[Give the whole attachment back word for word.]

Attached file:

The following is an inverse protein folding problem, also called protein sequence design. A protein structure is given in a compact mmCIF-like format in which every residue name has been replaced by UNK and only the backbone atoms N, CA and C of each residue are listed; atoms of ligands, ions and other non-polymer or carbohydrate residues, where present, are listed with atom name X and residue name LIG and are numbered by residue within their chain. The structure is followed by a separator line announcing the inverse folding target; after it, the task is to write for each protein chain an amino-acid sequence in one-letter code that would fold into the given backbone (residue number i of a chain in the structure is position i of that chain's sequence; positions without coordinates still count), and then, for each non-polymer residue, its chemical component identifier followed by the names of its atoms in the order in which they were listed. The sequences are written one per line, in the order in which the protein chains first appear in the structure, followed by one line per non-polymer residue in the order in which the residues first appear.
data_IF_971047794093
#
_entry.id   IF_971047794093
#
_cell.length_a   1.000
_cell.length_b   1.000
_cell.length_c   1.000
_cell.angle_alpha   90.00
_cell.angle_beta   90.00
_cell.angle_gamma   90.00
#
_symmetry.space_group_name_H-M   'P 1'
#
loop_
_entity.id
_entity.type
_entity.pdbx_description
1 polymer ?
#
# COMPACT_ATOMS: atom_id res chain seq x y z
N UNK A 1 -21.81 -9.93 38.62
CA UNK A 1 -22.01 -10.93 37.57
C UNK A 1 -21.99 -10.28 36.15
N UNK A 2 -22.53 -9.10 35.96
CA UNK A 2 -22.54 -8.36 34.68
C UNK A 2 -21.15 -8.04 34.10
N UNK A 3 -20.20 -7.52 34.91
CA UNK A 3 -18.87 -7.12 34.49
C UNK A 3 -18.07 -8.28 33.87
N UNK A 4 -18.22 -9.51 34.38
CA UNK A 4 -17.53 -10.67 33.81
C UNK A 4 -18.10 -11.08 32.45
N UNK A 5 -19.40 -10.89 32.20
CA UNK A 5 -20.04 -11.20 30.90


The following is an inverse protein folding problem, also called protein sequence design. A protein structure is given in a compact mmCIF-like format in which every residue name has been replaced by UNK and only the backbone atoms N, CA and C of each residue are listed; atoms of ligands, ions and other non-polymer or carbohydrate residues, where present, are listed with atom name X and residue name LIG and are numbered by residue within their chain. The structure is followed by a separator line announcing the inverse folding target; after it, the task is to write for each protein chain an amino-acid sequence in one-letter code that would fold into the given backbone (residue number i of a chain in the structure is position i of that chain's sequence; positions without coordinates still count), and then, for each non-polymer residue, its chemical component identifier followed by the names of its atoms in the order in which they were listed. The sequences are written one per line, in the order in which the protein chains first appear in the structure, followed by one line per non-polymer residue in the order in which the residues first appear.
data_IF_971047794093
#
_entry.id   IF_971047794093
#
_cell.length_a   1.000
_cell.length_b   1.000
_cell.length_c   1.000
_cell.angle_alpha   90.00
_cell.angle_beta   90.00
_cell.angle_gamma   90.00
#
_symmetry.space_group_name_H-M   'P 1'
#
loop_
_entity.id
_entity.type
_entity.pdbx_description
1 polymer ?
#
# COMPACT_ATOMS: atom_id res chain seq x y z
N UNK A 1 -21.81 -9.93 38.62
CA UNK A 1 -22.01 -10.93 37.57
C UNK A 1 -21.99 -10.28 36.15
N UNK A 2 -22.53 -9.10 35.96
CA UNK A 2 -22.54 -8.36 34.68
C UNK A 2 -21.15 -8.04 34.10
N UNK A 3 -20.20 -7.52 34.91
CA UNK A 3 -18.87 -7.12 34.49
C UNK A 3 -18.07 -8.28 33.87
N UNK A 4 -18.22 -9.51 34.38
CA UNK A 4 -17.53 -10.67 33.81
C UNK A 4 -18.10 -11.08 32.45
N UNK A 5 -19.40 -10.89 32.20
CA UNK A 5 -20.04 -11.20 30.90